What Does the Future of the Property Market Look Like?
Even though the market remains relatively, subdued, annual housing prices did see a slight uptick in growth during the month of November. Prices were approximately 1.9 per cent higher than they were at the same time in the previous year, and it was a notable improvement over the five-year low of 1.6 per cent seen in October. The future of the housing market is going to depend on how larger economic conditions wind up evolving.
The Near Future
In the near future, demand is likely to be relatively restrained. While the unemployment rate is close to a 40-year low and the costs of borrowing are quite low, many household budgets are being squeezed right now thanks to an uncertain economic outlook. Should employment numbers hold steady or grow the uncertainty will give way in the coming months.
Then the potential is there for housing activity to pick up heading through the coming year. In fact, the noted squeeze on many household incomes seems to be thawing a bit already, and many government policymakers have given signals that should the economy perform as anticipated, then interest rates are likely to only be raised modestly and to a very limited extent in the coming years. The housing supply picture has certainly improved; even though it fell by more than half after the financial crisis, there was quite a substantial uptick in recent construction over several years.
Opportunity for New Builds
New build completions across England in both 2017 and 2018 totalled nearly 200,000, just 3 per cent under the recorded levels of 2007 and 2008. On top of this, the picture looks better if data is factored in that takes into account previously larger homes being converted into more units; also, some were ‘change of use’ cases where a former office might be converted into flats. Measuring by these broader parameters indicates that the net additions to the overall housing stock puts new levels at just 0.6 percent under the 2007 levels. The available supply has been boosted dramatically in the last few years by ‘change of use’ buildings like offices, shops, and other commercial structures or properties being turned into homes.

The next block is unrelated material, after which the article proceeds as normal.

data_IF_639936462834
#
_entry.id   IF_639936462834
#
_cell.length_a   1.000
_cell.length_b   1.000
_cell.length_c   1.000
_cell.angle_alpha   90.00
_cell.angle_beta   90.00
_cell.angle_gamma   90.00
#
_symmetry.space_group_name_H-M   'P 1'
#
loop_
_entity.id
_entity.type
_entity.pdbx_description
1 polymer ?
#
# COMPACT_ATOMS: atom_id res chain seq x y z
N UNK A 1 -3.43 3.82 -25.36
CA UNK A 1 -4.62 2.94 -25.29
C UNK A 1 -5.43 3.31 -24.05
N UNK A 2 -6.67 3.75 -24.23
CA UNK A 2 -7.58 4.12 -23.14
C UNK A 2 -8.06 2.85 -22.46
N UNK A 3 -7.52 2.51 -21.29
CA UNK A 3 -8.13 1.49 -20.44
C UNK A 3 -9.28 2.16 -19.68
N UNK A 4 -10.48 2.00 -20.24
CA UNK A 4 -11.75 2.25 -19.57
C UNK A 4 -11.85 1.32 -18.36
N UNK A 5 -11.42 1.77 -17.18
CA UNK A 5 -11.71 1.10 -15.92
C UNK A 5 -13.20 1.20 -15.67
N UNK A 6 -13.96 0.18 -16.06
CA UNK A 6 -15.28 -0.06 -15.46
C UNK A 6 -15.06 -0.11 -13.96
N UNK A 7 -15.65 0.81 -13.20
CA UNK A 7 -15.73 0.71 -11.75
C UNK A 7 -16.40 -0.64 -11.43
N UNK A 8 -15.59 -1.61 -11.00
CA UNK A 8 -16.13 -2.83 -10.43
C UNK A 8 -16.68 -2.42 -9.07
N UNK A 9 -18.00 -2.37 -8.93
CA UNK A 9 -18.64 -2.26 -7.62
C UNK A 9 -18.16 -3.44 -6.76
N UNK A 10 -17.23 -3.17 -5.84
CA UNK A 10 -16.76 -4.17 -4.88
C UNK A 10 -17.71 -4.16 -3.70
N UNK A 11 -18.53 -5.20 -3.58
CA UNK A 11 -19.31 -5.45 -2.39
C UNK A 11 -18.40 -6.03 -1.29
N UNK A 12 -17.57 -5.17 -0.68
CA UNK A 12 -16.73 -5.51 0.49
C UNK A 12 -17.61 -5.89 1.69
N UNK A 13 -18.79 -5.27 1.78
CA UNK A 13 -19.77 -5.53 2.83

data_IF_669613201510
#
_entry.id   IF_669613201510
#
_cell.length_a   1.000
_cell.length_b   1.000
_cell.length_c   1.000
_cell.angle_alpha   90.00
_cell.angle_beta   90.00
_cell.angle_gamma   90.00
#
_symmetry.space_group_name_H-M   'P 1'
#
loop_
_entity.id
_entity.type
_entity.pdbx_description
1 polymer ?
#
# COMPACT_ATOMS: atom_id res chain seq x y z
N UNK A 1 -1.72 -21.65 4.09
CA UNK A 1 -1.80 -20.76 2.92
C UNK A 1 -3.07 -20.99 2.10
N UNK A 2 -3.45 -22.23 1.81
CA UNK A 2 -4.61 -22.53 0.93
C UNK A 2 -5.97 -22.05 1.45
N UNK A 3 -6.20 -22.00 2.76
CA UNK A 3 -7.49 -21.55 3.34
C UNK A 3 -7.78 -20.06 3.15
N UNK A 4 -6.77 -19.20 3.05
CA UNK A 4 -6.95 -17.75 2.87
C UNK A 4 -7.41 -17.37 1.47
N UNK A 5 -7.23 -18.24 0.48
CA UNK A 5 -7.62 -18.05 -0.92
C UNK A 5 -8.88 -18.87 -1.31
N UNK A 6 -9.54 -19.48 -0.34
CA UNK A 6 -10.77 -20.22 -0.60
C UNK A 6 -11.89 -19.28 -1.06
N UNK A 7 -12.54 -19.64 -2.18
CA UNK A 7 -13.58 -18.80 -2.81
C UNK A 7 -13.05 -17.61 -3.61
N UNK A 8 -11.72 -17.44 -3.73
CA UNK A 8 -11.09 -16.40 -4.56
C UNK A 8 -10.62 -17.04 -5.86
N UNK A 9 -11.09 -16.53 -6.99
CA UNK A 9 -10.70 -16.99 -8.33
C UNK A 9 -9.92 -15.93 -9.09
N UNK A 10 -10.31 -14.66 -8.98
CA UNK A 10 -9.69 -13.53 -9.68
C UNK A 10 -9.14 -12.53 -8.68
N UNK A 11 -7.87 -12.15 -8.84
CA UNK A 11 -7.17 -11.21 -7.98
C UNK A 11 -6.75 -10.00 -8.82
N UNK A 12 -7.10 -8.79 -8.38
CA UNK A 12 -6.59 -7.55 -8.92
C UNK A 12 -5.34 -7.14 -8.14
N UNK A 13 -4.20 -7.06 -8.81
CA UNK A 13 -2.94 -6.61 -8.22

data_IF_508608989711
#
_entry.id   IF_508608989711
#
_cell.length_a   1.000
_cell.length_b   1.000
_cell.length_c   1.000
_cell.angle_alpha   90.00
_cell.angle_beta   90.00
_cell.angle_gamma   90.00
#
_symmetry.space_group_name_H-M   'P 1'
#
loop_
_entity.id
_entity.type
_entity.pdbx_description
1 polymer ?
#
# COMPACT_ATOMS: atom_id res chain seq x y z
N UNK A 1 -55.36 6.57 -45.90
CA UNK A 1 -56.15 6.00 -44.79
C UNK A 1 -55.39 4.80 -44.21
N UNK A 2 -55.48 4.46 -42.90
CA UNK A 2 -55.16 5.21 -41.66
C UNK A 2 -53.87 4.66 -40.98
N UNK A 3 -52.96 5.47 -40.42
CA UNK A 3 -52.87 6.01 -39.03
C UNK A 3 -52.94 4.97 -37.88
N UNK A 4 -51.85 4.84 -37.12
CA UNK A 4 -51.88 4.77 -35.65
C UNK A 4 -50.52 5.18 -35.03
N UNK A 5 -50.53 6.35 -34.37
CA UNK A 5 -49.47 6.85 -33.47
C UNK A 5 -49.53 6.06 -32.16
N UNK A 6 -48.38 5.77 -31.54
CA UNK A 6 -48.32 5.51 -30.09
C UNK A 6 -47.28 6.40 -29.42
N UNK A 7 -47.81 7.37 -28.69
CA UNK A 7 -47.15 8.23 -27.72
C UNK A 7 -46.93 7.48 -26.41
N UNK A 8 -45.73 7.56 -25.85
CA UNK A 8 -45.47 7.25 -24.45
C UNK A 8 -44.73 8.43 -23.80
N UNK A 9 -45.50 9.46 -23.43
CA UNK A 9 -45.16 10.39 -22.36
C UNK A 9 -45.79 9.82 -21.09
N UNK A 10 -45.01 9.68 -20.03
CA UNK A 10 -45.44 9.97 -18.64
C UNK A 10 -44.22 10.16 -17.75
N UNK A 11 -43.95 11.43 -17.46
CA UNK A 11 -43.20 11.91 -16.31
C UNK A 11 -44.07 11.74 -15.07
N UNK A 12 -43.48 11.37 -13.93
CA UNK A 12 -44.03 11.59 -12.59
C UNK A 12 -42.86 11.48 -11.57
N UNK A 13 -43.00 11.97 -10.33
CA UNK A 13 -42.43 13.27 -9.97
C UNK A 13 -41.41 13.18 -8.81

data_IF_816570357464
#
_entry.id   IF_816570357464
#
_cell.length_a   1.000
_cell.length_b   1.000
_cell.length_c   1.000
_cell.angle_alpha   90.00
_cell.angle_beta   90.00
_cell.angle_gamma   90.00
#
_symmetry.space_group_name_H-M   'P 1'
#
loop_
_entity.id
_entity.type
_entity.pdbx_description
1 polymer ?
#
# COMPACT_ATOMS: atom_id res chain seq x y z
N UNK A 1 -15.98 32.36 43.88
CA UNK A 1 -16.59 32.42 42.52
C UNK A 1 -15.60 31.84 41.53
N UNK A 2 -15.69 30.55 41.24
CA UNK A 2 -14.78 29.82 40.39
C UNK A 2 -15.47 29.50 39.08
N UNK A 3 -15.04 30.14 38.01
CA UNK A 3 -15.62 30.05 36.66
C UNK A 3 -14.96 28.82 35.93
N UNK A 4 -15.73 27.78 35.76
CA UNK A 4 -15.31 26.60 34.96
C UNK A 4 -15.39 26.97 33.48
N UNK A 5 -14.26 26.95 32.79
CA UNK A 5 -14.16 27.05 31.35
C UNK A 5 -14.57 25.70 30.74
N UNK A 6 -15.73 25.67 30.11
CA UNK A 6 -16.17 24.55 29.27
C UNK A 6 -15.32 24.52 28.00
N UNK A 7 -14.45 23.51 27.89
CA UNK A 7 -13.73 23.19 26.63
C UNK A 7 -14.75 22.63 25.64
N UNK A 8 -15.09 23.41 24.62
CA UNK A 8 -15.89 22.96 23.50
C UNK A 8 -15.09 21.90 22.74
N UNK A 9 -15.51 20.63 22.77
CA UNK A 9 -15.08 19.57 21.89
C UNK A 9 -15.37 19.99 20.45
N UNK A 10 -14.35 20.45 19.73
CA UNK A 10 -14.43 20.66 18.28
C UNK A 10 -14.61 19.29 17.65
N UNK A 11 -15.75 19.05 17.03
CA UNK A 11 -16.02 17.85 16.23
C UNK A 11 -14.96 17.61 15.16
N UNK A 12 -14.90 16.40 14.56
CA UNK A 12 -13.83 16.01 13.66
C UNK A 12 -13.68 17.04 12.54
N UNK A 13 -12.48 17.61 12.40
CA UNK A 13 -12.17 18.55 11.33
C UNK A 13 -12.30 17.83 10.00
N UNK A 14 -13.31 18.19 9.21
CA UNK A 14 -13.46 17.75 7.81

In 2014, government policy changed so that automatic permitted development rights would be granted in cases of converting office space into residential properties. This means as long as you sketch floor plans and have them accepted, you will not require anything more. That has been a driving force in housing growth, accounting for roughly half of all change-of-use created dwellings. 2017/18 witnessed some slowing in the change-of-use category as compared to the previous year, and yet it still contributed around 30,000 dwellings, nearly 75 percent more than the 2007/08 levels that were recorded. In some notable areas, particularly Bristol and Nottingham, change-of-use dwellings contributed nearly half of the new homes coming to market in the last three years.
Supply and Demand
Where is supply seeing the most growth? In the last decade, the total available housing volume across England has been boosted by nearly 2 million dwellings, which is an 8.5 per cent increase as compared to 2007.
The most robust growth has happened in London, the East, and the South West, which are regions that have enjoyed firm growth in housing prices over the stretch, indicating that supplies are responding well to pricing signals. On the other hand, growth that is more modest has been reported in regions like the North West and North East, where housing prices are still hovering around the 2007 levels. The most recently available data suggests that the South West saw the most growth in the past year, adding nearly 27,000 additional dwellings, more than a full percentage point of all stock. There was also strength noted in the East Midlands, with new builds bringing 21,400 more dwellings online.
As a contrast to many other regions, London witnessed its net stock additions slowing in the last year, as its net increase in total dwellings was about 20 per cent slower when compared to the previous year. That happened due to a combination of fewer new build completions as well as not as many change-of-use additions. That is likely to be a response to market changes, as modest price falls have been recently recorded, and demand is still tepid at best.